Subsequent to the widespread, though now dead rumours that Antoine Griezmann could be shipped to Atletico de Madrid in exchange for Saul Niguez, there was just about as strong a sense of relief as there was despair. A normally unified fanbase found itself split right down the middle, as few truly knew what to make of the situation.
The camp that argued in favour of him staying held the belief that giving him away would be detrimental to the dynamics of the team. After all, due to injuries and slow recoveries, Barcelona currently have no active wingers at their disposal, only makeshift wide players, as is the case with midfielder Alex Collado and with Griezmann himself when Barca used the 4-3-3.
There is also the worry that letting him go would mean that structural integrity would be at an all-time low. This is due to the fact that the forward line of Lionel Messi, Kun Aguero and Memphis Depay has been largely infamous for their inability to press. The Frenchman would make their lack of pressing less of a burden on the team by putting in his own shifts in defence.
Now, it seems the tide has shifted, and Griezmann might be closer to staying than leaving. Is that in favour of Barcelona’s future, both sportingly and financially? Barça Universal explores the multi-layered benefits of letting the World Cup winner leave or rather pushing him out to save the ship.
The positional and financial misfit
In 2013, before the arrival of Neymar Junior from Santos, Johan Cruyff publicly stated that if it were up to him, he would never have brought the Brazilian in. This isn’t because of his quality, which even at the time was ethereal, but the concerns pertaining to his similarities to Lionel Messi.
Given his age, moulding him into a winger wasn’t the toughest of tasks, but now, in Paris Saint Germain, he bears far more similarities to his Argentine counterpart than he does himself from seven years ago.
Had the Dutchman been alive to this day, there is little doubt that he wouldn’t say the exact same about Antoine Griezmann. In Atletico de Madrid, as well as his national team France, the Frenchman, minus his dribbling, is as close as one can conceivably get to Messi.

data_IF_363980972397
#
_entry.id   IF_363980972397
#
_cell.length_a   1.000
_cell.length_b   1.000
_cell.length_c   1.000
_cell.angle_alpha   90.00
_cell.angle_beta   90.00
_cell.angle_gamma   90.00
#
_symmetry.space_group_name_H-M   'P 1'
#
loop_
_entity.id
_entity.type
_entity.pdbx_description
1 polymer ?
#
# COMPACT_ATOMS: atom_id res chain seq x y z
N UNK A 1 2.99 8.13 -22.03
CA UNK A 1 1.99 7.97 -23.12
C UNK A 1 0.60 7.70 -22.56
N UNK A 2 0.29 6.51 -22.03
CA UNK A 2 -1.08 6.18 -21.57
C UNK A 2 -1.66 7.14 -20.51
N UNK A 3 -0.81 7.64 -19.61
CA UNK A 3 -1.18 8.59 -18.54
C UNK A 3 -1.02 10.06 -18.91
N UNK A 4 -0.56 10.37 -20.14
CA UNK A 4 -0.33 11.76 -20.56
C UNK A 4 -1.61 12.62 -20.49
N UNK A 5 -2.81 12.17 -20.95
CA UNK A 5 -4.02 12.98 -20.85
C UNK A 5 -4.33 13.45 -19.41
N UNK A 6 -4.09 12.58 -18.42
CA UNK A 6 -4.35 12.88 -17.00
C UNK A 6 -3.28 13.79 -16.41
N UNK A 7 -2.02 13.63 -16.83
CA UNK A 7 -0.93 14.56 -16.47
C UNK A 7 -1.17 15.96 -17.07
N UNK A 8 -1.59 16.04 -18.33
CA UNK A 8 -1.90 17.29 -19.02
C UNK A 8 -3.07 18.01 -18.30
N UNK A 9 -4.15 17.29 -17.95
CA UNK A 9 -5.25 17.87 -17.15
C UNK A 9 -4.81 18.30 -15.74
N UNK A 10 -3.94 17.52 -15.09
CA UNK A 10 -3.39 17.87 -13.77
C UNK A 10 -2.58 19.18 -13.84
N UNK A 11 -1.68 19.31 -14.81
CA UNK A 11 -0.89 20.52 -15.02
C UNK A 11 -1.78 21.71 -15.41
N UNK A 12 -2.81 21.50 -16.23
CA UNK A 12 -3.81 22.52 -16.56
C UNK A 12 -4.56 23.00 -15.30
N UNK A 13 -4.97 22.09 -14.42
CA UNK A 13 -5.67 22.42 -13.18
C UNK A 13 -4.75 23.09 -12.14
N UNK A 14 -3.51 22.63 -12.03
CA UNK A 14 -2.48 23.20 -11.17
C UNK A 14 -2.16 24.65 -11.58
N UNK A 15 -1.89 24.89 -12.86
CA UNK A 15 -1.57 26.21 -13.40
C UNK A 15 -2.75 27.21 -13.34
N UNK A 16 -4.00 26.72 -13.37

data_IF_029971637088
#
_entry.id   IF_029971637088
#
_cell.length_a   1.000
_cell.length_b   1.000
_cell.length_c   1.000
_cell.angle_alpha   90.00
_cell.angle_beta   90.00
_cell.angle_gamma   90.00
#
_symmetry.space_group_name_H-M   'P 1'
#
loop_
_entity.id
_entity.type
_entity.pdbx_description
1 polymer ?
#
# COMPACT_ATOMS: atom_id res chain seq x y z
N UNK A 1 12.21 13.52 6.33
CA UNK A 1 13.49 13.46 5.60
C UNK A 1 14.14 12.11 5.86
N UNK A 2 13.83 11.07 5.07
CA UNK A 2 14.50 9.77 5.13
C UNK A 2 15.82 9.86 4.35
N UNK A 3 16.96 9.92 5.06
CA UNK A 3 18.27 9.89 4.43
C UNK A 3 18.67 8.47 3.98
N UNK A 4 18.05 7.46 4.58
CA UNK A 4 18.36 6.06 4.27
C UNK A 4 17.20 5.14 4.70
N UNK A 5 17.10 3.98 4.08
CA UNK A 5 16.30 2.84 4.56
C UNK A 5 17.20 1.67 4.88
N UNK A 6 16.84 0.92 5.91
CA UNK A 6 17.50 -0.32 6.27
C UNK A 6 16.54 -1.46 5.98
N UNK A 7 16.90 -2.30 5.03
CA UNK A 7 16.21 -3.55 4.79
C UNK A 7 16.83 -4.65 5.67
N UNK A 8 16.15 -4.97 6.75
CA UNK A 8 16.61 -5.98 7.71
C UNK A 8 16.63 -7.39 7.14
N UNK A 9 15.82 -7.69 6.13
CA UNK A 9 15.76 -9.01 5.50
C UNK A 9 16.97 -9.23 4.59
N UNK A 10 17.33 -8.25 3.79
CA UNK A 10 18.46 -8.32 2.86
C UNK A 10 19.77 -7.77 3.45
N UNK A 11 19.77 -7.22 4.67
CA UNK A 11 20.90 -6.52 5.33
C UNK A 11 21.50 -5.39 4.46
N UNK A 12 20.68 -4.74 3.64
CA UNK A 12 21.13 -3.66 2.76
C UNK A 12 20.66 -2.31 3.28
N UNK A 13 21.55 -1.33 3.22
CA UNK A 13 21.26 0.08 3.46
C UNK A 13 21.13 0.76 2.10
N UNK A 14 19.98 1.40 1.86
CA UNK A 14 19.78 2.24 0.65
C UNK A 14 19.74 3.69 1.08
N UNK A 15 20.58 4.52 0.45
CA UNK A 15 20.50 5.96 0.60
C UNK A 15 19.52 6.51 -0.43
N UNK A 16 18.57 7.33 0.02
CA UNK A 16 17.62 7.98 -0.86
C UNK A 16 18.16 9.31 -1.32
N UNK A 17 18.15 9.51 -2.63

He has an uncanny yet natural ability to drop deep and create numerical superiorities on the ball, make switches from one side to the other to alleviate pressure from one tightly congested zone to one more liberated, and when in between the lines, he performs to devastating effect.
When working in tandem with a number nine, he can lacerate the opposition defence with a well-timed pass or just as easily take an effort on goal himself with his left foot. Sounds familiar?
Of course, it does. Any article written on sextuple Ballon D’or winner Leo Messi would have more or less the same descriptors. Even from a purely statistical standpoint, Griezmann has consistently been half the player Messi is in almost every metric.
As per Understat, since the 2014/15 season, Griezmann has averaged more or less half the shots, goals, key passes, assists, expected goals, and expected assists as his club captain.
Given the current financial climate, Barcelona can only afford to keep one of the players unless the former Atletico man agrees to yet another massive pay-cut (he already took one when joining Barça).
The idea surrounding the potential swap deal between Barcelona and Atletico, or the more recent rumours linking him to a move in the Premier League, would ease the process of allowing Messi back into the club.